x hugs your so not alone
My family do laugh, but try to encourage me to laugh with them. They know by now when I'm starting to take my problems a little too seriously and need to lighten up. They've had to deal with some rather difficult moods from me previously and Debbie certainly wouldn't want me to slide back into depression. I suppose that strictly speaking I still have depression, but for the moment at least it is well controlled with a minimum of medication. I'm starting to realize that the only way to survive this without going mad is to learn to laugh at myself on occasions and try not to take things too seriously.
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Re: Day After Day - Living With Parkinson's

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A friend who lives a couple of doors away is a Parkinson's sufferer. He has the full range of visible symptoms - shuffling gait, hand tremors etc..

He's quite laid back and cheerful about it, I think partly because he goes to a support group of fellow sufferers. He always seems to have an amusing anecdote. Apparently Parkinson's sufferers have in common difficulties with going through doorways. The mind wills the body to go through the door, but the body becomes immobile. He said that a group of them at the centre wanted to take a lift. The doors opened but they all froze and none of them could get in. After a while, the lift doors closed and went to another floor without them!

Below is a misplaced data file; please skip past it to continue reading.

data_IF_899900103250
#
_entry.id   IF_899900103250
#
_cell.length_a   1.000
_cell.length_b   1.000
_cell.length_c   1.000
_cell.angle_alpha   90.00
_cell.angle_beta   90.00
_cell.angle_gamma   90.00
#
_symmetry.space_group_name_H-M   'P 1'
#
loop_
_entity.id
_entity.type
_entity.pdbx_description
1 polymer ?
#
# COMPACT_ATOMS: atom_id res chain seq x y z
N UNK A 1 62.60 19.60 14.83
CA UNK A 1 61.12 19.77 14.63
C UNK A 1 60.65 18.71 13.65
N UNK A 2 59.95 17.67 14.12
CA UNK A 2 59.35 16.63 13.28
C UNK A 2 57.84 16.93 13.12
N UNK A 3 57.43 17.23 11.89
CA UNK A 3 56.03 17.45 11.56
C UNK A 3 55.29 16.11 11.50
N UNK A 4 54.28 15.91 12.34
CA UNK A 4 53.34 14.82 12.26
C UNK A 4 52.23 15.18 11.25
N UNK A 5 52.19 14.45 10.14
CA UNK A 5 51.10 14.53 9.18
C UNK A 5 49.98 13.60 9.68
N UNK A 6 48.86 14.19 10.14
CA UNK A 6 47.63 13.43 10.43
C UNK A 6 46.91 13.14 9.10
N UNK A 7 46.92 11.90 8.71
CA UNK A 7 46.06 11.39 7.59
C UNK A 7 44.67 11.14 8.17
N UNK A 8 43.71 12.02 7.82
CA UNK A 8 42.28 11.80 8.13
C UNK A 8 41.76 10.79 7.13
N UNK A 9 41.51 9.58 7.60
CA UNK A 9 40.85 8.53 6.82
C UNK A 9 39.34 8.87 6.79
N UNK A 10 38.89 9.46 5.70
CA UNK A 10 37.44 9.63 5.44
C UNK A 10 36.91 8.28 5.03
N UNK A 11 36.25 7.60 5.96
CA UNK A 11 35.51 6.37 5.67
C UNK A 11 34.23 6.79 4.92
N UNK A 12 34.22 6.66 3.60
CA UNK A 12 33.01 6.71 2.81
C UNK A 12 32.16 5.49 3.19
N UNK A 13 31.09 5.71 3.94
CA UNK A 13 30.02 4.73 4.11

Many years ago there was an excellent television programme by Jonathan Miller about a sufferer called Ivan, who wrote a book about his experiences. I see the book is still available:

http://www.amazon.co.uk/Ivan-Living-.../dp/0374178437


Jim
Thanks Jim, it look like the book is out of print new, but available secondhand. I've noted the details and will search later on AbeBooks, which is an excellent site for finding used books at bargain prices.

I've tended to shy away from support groups, partly I think through fear of seeing my future and partly, though somewhat illogically, because I don't want my life to become dominated by the disease - as if it isn't already! I visit a Parkinson's forum occasionally but I do find it rather sobering, whereas photography forums like this provide a degree of escapism....so what do I do? I bring my problems on here with me! However, this project might hopefully be a more positive reaction to my situation and provide an added impetus to my photography.